Never even cracked the cover. I dunno whether I am afraid to know or too lazy to do research or what. Not one of the handful of psychiatrists who have handled my case since I was diagnosed almost nine years ago has shed any light on the workings of Sz for me. They have been mere prescribing authorities. Every one of them has spent the entirety of every 15-minute session with me typing on a laptop. They haven’t even asked me many questions about my year-long episode or current symptoms.
The head shrinkers do seem curious as to any side-effects of the meds, but that’s about it. I would really love to sit with a Sz expert who could say, like, this is what we know about Sz, this is how it appears to be manifesting in your case, and here’s what we’re going to do about that. That would be grand. No such luck. Just tap-tap-tap on the laptop, and “Your next month of meds will be available to you at your pharmacy.”
Yeah, so I never opened the book, Surviving Schizophrenia. But I’m going to right now. I’ve had my fill of wading through the drug advertisements and atrocious writing of different websites for now. I’m on a roll here, though, so let’s see what an actual, supposedly authoritative, flesh-and-bones book has to say on the matter.
“The person observed talking to himself or to inanimate objects… the sine qua non for schizophrenia… the image of talking to oneself is the image evoked in our minds when the term ‘crazy’ or ‘mad’ is used.”
Hmm. Oh, that reminds me. I want to embed the #IAmWhole youtube vid. No time like the present.
I am whole. I don’t know what it means, quite, but I like it. A lot. Don’t you? Just the way the kid says ‘togever’ is awesome…
Anyway, back to the book.
“One simple form of a delusion is the conviction that random events going on around the person all relate in a direct way to him or her.”
“Reasoning with people about their delusions is like trying to bail out the ocean with a bucket.”
“In many cases the delusions become more complex and integrated… the person becomes convinced that he/she is being controlled by other persons, manipulated…”
“…grandiose delusions are quite common… a belief by the person that he/she is Jesus Christ, the Virgin Mary, the Preisdent, or some other exalted or important person.”
“Another variant is the delusional belief that one’s thoughts are radiating out of one’s head … this is called thought broadcasting and is considered to be an almost certain indication of schizophrenia.”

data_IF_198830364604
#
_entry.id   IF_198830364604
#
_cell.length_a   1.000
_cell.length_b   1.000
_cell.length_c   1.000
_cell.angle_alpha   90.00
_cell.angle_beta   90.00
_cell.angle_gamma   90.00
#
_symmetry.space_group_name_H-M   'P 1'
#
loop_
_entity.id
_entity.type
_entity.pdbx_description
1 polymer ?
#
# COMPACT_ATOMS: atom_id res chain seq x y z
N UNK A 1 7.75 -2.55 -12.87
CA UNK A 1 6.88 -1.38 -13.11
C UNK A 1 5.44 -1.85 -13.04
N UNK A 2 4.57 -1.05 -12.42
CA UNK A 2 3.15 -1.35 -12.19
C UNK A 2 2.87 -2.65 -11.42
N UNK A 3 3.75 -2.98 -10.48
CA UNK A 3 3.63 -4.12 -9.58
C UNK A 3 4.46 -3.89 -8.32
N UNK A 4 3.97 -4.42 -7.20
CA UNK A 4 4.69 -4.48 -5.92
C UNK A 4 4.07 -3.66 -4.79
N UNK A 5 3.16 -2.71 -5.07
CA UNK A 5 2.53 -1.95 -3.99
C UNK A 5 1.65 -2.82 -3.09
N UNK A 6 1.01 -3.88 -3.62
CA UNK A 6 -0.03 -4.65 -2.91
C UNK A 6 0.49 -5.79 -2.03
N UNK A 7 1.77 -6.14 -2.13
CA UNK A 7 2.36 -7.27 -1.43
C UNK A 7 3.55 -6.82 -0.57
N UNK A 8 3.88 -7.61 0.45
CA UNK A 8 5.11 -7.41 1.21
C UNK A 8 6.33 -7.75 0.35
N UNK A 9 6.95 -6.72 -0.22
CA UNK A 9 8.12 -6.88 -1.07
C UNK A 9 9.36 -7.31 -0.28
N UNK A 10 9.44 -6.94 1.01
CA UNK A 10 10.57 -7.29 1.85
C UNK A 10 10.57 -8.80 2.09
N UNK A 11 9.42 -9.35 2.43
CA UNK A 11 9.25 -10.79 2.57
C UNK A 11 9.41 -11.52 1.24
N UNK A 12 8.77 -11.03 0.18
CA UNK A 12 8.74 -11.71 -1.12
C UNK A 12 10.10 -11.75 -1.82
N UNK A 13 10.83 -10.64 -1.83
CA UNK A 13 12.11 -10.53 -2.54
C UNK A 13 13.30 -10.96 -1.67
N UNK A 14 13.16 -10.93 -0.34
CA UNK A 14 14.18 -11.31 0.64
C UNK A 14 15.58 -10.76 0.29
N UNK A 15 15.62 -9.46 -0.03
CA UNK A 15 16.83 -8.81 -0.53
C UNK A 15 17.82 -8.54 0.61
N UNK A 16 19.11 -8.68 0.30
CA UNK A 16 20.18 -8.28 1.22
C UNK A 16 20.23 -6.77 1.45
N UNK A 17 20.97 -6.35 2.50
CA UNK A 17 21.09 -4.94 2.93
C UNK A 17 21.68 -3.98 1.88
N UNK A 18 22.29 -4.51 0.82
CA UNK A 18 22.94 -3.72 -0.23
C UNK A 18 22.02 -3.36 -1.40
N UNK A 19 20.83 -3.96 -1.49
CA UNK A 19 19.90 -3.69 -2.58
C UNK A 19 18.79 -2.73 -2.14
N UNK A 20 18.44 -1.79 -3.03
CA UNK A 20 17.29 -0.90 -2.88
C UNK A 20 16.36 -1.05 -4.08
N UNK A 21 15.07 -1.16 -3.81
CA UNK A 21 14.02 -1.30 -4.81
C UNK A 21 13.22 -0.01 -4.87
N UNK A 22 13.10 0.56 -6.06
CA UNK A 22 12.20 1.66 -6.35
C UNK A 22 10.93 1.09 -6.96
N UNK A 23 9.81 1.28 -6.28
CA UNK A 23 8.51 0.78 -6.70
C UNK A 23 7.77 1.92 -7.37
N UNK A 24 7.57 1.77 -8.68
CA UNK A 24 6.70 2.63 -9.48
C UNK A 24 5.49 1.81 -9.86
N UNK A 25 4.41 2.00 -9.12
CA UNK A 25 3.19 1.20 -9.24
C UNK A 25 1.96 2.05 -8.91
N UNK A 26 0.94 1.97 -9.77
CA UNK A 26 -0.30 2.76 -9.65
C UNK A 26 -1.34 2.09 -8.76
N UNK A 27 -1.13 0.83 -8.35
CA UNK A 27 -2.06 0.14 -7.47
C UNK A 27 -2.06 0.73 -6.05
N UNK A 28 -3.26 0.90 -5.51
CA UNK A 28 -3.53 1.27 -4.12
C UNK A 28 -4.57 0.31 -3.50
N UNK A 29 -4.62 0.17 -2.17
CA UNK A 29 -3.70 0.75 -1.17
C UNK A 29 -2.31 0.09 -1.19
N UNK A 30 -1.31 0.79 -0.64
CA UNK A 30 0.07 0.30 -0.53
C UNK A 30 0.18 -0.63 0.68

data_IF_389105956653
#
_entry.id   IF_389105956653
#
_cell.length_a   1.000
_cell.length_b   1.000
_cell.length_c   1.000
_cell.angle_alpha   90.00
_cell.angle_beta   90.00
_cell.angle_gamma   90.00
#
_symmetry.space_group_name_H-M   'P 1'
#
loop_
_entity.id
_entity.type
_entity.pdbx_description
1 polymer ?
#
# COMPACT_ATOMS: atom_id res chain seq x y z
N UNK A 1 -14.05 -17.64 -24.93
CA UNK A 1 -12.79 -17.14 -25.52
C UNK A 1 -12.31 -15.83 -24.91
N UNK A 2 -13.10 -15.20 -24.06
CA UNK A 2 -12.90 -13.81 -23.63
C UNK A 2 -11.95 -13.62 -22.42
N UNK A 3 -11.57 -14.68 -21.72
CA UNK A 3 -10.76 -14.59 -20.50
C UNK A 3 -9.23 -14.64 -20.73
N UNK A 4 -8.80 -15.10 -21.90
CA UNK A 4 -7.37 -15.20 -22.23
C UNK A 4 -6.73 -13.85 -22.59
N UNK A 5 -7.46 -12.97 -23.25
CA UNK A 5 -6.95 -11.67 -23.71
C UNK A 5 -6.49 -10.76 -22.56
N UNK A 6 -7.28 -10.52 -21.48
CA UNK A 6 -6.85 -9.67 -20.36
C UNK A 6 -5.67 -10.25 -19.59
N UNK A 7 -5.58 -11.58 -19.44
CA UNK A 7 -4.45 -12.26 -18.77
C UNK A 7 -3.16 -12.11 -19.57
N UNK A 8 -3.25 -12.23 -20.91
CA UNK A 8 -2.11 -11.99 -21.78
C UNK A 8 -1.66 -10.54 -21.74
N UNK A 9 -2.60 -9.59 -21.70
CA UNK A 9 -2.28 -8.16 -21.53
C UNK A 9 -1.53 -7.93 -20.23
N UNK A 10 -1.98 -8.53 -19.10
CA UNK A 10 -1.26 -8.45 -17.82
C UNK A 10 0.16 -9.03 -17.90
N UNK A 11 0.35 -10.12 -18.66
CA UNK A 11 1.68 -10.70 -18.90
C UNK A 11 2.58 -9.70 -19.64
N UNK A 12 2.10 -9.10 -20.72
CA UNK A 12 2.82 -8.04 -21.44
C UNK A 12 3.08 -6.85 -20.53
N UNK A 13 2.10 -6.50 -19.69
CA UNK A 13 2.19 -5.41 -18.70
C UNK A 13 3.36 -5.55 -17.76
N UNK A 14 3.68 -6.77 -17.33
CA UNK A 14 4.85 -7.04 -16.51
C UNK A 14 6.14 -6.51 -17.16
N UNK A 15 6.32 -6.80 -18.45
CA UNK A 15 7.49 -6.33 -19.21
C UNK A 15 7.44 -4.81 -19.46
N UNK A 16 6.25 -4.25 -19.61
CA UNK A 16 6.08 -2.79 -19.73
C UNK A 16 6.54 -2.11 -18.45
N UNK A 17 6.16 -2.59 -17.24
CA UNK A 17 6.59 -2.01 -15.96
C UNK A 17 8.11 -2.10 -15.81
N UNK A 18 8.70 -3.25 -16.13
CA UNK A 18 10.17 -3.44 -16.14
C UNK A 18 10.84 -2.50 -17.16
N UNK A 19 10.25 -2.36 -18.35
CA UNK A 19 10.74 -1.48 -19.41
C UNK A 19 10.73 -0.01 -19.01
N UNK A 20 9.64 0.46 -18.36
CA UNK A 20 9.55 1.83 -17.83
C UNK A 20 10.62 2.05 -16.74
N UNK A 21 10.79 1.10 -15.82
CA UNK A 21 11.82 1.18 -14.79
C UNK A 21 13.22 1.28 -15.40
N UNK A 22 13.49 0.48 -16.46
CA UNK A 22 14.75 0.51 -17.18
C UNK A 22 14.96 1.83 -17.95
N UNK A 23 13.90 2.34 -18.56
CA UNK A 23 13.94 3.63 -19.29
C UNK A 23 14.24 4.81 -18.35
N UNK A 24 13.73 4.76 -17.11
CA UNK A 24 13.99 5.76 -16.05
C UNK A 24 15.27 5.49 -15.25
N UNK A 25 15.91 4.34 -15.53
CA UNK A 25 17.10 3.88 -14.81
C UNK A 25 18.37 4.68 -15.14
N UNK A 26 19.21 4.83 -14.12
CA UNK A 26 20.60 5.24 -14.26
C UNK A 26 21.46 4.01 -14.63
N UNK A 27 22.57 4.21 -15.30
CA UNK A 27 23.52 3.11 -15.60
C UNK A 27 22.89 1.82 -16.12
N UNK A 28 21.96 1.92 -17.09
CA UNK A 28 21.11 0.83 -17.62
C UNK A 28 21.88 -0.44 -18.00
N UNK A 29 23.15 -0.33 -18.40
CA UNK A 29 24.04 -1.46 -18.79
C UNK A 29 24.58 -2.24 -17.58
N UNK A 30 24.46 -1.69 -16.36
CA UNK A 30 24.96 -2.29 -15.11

“Auditory hallucinations are by far the most common form of hallucination in schizophrenia…In the vast majority of cases, the voices are unpleasant. They are often accusatory, reviling the victims… Often they curse them…”
Yep yep. All of that and a bag of chips. Hey, this book ain’t half bad. Here’s a graphic I really wish I could click on, scoop the url of, upload into wordpress, and plop into this post. Instead I’ll have to type it all in. *sigh* The lengths I’ll go to in order to put together a decent blogpost…
THE BRAIN WITH SCHIZOPHRENIA:
A SUMMARY OF FINDINGS RELATED TO ITS CAUSE
- The disease is familial.
- There are neurochemical changes.
- There are structural and neuropathological changes.
- There are neuropsychological deficits.
- There are neurological abnormalities.
- There are electrical abnormalities.
- There are immunological and inflammatory abnormalities.
- Individuals with schizophrenia are born disproportionately in the winter and spring.
- Individuals with schizophrenia are born and/or raised disproportionately in urban areas.
- Other abnormalities include pregnancy and birth complications, minor physical anomalies, and an absence of rheumatoid arthritis.
Hey, that’s fabulous! I’m not going to develop arthritis! I just knew this Sz business was good for something. And here I thought the only benefits were, like, making me more sympathetic and compassionate regarding the struggles of others, and showing me something that I want real bad. Haha. That’s what my book The Boon is all about – the fact that Sz has shown me (a person who rarely feels much desire) what I really want. Drumroll. Which is not to have Sz. Budumpum tsh!
Ooh. Here’s a whole section on how Sz is portrayed in movies and literature and the problem of stigma.
“People with schizophrenia and their families have to live with an extraordinary amount of stigma. Schizophrenia is the modern-day equivalent of leprosy, and in the general population the level of ignorance about schizophrenia is appalling… schizophrenia is associated with violent behavior in the minds of the public. .. the association between schizophrenia and violent behavior appears to be growing stronger.”
“One of the major reasons why services and research for schizophrenia have been so neglected is that most people do not understand this disease… What you can do as an advocate: …Organize an education campaign… studies have shown that the more people understand about schizophrenia, the less likely they are to stigmatize persons who are affected.”
Roger that. Okay E. Fuller Torrey, M.D. – thanks for the decent treatise on my… what do you even call it? Condition? Disorder? Illness? Sickness? Disease? Who knows.
On my way out of the book, I found an appendix written by one Judy Miller, entitled Useful Web sites on Schizophrenia. Gotta love how Web is capitalized and there’s a space between it ans sites, which is not capitalized. That’s some good editing right there. Anyway…
Aaand I’m maxed out on the research tip for now. At about 1,800 words. (Fun fact: the average word count of top-ranking content [in Google] is between 1,140-1,285 words; source: SearchMetrics.)
To be continued…